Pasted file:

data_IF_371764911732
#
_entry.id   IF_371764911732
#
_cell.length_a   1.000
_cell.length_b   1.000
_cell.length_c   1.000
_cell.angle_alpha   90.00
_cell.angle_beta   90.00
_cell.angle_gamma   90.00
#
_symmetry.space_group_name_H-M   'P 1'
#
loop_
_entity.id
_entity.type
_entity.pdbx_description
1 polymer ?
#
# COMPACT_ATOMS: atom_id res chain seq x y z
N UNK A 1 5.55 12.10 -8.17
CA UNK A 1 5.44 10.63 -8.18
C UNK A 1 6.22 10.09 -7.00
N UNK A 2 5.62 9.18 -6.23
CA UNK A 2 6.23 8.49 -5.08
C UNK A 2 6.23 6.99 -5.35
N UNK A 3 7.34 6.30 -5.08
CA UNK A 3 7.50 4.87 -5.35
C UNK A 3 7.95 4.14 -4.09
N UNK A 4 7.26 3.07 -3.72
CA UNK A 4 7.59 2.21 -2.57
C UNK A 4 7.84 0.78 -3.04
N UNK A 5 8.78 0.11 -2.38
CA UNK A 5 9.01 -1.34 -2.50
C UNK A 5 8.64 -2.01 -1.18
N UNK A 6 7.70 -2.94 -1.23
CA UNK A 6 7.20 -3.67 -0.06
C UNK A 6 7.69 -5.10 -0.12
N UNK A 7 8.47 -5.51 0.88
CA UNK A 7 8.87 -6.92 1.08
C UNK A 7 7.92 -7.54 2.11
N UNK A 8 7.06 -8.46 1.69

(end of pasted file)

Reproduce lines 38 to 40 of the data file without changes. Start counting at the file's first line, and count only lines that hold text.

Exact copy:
C UNK A 6 7.69 -5.10 -0.12
N UNK A 7 8.47 -5.51 0.88
CA UNK A 7 8.87 -6.92 1.08